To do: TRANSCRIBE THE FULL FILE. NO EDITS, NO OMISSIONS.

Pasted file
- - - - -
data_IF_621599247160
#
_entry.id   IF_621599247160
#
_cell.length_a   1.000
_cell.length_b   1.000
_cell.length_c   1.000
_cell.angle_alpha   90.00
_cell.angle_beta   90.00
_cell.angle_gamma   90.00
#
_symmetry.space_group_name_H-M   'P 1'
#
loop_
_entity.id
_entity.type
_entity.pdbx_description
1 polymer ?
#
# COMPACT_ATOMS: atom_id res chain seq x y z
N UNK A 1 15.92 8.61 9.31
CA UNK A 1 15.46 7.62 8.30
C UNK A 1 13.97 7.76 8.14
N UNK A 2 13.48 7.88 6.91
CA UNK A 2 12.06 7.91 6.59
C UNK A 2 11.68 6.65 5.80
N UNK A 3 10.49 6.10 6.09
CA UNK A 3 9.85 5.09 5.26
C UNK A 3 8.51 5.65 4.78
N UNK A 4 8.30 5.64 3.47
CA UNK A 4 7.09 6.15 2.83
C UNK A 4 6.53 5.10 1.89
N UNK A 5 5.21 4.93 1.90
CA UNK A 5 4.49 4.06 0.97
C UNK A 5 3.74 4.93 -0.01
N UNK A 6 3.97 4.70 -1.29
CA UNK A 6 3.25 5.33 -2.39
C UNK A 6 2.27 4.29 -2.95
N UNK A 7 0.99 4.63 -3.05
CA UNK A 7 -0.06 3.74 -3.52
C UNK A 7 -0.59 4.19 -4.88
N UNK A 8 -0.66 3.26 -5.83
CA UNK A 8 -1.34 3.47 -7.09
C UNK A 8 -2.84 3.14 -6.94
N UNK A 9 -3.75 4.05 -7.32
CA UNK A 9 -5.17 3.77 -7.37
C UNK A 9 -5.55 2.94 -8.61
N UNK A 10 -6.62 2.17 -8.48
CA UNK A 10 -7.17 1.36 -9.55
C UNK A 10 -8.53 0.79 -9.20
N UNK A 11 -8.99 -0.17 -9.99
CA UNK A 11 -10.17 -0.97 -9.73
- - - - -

data_IF_621599247160
#
_entry.id   IF_621599247160
#
_cell.length_a   1.000
_cell.length_b   1.000
_cell.length_c   1.000
_cell.angle_alpha   90.00
_cell.angle_beta   90.00
_cell.angle_gamma   90.00
#
_symmetry.space_group_name_H-M   'P 1'
#
loop_
_entity.id
_entity.type
_entity.pdbx_description
1 polymer ?
#
# COMPACT_ATOMS: atom_id res chain seq x y z
N UNK A 1 15.92 8.61 9.31
CA UNK A 1 15.46 7.62 8.30
C UNK A 1 13.97 7.76 8.14
N UNK A 2 13.48 7.88 6.91
CA UNK A 2 12.06 7.91 6.59
C UNK A 2 11.68 6.65 5.80
N UNK A 3 10.49 6.10 6.09
CA UNK A 3 9.85 5.09 5.26
C UNK A 3 8.51 5.65 4.78
N UNK A 4 8.30 5.64 3.47
CA UNK A 4 7.09 6.15 2.83
C UNK A 4 6.53 5.10 1.89
N UNK A 5 5.21 4.93 1.90
CA UNK A 5 4.49 4.06 0.97
C UNK A 5 3.74 4.93 -0.01
N UNK A 6 3.97 4.70 -1.29
CA UNK A 6 3.25 5.33 -2.39
C UNK A 6 2.27 4.29 -2.95
N UNK A 7 0.99 4.63 -3.05
CA UNK A 7 -0.06 3.74 -3.52
C UNK A 7 -0.59 4.19 -4.88
N UNK A 8 -0.66 3.26 -5.83
CA UNK A 8 -1.34 3.47 -7.09
C UNK A 8 -2.84 3.14 -6.94
N UNK A 9 -3.75 4.05 -7.32
CA UNK A 9 -5.17 3.77 -7.37
C UNK A 9 -5.55 2.94 -8.61
N UNK A 10 -6.62 2.17 -8.48
CA UNK A 10 -7.17 1.36 -9.55
C UNK A 10 -8.53 0.79 -9.20
N UNK A 11 -8.99 -0.17 -9.99
CA UNK A 11 -10.17 -0.97 -9.73